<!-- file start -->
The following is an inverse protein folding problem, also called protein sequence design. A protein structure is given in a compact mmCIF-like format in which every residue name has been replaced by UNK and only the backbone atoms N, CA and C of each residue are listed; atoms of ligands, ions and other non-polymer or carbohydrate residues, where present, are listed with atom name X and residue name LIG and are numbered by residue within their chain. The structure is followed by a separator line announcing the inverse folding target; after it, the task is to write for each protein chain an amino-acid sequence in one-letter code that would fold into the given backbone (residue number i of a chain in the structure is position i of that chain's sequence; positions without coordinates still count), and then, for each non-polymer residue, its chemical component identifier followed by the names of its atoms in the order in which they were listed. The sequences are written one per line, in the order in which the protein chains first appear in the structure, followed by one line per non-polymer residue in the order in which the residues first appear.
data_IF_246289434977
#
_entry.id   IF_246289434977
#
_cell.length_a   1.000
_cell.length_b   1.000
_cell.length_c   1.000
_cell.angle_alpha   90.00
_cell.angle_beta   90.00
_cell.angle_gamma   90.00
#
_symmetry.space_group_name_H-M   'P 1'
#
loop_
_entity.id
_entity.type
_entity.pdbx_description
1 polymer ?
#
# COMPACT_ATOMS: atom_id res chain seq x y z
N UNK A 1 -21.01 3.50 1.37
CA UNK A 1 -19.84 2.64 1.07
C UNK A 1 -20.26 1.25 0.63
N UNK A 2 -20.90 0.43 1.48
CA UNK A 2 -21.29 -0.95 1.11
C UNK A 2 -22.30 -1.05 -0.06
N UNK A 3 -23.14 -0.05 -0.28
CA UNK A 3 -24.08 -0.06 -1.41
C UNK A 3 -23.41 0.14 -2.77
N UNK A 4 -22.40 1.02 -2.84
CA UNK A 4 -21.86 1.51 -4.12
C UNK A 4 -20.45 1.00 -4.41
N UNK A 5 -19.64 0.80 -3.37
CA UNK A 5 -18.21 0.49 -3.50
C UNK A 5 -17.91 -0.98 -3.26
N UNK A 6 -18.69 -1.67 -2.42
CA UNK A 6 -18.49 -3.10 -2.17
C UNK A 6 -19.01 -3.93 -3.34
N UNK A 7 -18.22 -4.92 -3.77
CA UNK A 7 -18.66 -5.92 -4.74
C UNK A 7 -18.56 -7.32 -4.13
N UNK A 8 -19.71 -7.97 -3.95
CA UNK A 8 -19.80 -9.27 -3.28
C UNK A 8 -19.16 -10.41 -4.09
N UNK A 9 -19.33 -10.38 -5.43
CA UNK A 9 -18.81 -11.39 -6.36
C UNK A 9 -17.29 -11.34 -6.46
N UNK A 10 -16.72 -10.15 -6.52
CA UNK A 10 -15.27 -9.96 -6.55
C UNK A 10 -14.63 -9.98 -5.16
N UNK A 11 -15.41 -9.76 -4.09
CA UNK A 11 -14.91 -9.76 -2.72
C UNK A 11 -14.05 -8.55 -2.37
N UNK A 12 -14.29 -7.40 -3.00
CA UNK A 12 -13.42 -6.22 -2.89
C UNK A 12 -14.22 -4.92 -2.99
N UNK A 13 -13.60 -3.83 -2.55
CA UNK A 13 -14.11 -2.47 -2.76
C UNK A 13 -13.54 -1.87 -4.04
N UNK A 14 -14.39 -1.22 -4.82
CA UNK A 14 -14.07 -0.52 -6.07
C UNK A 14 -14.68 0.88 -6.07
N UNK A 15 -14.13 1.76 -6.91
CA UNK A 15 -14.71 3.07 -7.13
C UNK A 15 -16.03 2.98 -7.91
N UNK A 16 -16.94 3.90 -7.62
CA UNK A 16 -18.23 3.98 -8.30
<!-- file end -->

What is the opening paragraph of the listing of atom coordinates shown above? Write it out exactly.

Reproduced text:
The following is an inverse protein folding problem, also called protein sequence design. A protein structure is given in a compact mmCIF-like format in which every residue name has been replaced by UNK and only the backbone atoms N, CA and C of each residue are listed; atoms of ligands, ions and other non-polymer or carbohydrate residues, where present, are listed with atom name X and residue name LIG and are numbered by residue within their chain. The structure is followed by a separator line announcing the inverse folding target; after it, the task is to write for each protein chain an amino-acid sequence in one-letter code that would fold into the given backbone (residue number i of a chain in the structure is position i of that chain's sequence; positions without coordinates still count), and then, for each non-polymer residue, its chemical component identifier followed by the names of its atoms in the order in which they were listed. The sequences are written one per line, in the order in which the protein chains first appear in the structure, followed by one line per non-polymer residue in the order in which the residues first appear.